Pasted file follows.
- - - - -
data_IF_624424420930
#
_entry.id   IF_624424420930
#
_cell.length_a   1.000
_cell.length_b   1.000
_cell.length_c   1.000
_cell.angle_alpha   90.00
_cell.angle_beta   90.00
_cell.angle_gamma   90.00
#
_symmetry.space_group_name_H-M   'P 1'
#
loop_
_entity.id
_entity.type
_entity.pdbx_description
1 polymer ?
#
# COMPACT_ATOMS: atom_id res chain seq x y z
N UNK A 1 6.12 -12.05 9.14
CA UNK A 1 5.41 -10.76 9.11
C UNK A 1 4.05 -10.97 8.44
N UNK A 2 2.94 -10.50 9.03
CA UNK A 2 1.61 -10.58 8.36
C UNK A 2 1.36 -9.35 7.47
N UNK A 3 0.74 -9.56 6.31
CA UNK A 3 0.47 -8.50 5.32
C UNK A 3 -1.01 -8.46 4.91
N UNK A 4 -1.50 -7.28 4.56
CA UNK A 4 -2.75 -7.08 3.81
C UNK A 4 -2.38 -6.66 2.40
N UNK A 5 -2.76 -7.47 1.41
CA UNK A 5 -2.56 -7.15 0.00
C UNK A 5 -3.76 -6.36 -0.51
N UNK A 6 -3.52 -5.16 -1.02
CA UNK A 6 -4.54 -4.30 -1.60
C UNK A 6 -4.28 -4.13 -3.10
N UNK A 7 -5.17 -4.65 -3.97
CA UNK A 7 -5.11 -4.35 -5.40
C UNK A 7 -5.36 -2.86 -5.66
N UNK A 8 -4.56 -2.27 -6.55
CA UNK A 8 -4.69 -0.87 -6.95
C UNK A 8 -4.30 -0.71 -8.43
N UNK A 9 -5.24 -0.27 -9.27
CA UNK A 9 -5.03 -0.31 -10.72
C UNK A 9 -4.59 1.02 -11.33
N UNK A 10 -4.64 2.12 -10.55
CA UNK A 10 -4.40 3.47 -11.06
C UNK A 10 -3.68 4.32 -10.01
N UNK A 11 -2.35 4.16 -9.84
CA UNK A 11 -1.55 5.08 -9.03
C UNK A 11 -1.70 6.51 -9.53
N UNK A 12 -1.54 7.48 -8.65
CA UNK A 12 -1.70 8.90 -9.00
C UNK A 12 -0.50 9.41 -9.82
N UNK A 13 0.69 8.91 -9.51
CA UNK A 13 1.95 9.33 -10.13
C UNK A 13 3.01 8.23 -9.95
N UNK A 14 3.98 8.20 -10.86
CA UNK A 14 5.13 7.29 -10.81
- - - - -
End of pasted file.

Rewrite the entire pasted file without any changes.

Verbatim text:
data_IF_624424420930
#
_entry.id   IF_624424420930
#
_cell.length_a   1.000
_cell.length_b   1.000
_cell.length_c   1.000
_cell.angle_alpha   90.00
_cell.angle_beta   90.00
_cell.angle_gamma   90.00
#
_symmetry.space_group_name_H-M   'P 1'
#
loop_
_entity.id
_entity.type
_entity.pdbx_description
1 polymer ?
#
# COMPACT_ATOMS: atom_id res chain seq x y z
N UNK A 1 6.12 -12.05 9.14
CA UNK A 1 5.41 -10.76 9.11
C UNK A 1 4.05 -10.97 8.44
N UNK A 2 2.94 -10.50 9.03
CA UNK A 2 1.61 -10.58 8.36
C UNK A 2 1.36 -9.35 7.47
N UNK A 3 0.74 -9.56 6.31
CA UNK A 3 0.47 -8.50 5.32
C UNK A 3 -1.01 -8.46 4.91
N UNK A 4 -1.50 -7.28 4.56
CA UNK A 4 -2.75 -7.08 3.81
C UNK A 4 -2.38 -6.66 2.40
N UNK A 5 -2.76 -7.47 1.41
CA UNK A 5 -2.56 -7.15 0.00
C UNK A 5 -3.76 -6.36 -0.51
N UNK A 6 -3.52 -5.16 -1.02
CA UNK A 6 -4.54 -4.30 -1.60
C UNK A 6 -4.28 -4.13 -3.10
N UNK A 7 -5.17 -4.65 -3.97
CA UNK A 7 -5.11 -4.35 -5.40
C UNK A 7 -5.36 -2.86 -5.66
N UNK A 8 -4.56 -2.27 -6.55
CA UNK A 8 -4.69 -0.87 -6.95
C UNK A 8 -4.30 -0.71 -8.43
N UNK A 9 -5.24 -0.27 -9.27
CA UNK A 9 -5.03 -0.31 -10.72
C UNK A 9 -4.59 1.02 -11.33
N UNK A 10 -4.64 2.12 -10.55
CA UNK A 10 -4.40 3.47 -11.06
C UNK A 10 -3.68 4.32 -10.01
N UNK A 11 -2.35 4.16 -9.84
CA UNK A 11 -1.55 5.08 -9.03
C UNK A 11 -1.70 6.51 -9.53
N UNK A 12 -1.54 7.48 -8.65
CA UNK A 12 -1.70 8.90 -9.00
C UNK A 12 -0.50 9.41 -9.82
N UNK A 13 0.69 8.91 -9.51
CA UNK A 13 1.95 9.33 -10.13
C UNK A 13 3.01 8.23 -9.95
N UNK A 14 3.98 8.20 -10.86
CA UNK A 14 5.13 7.29 -10.81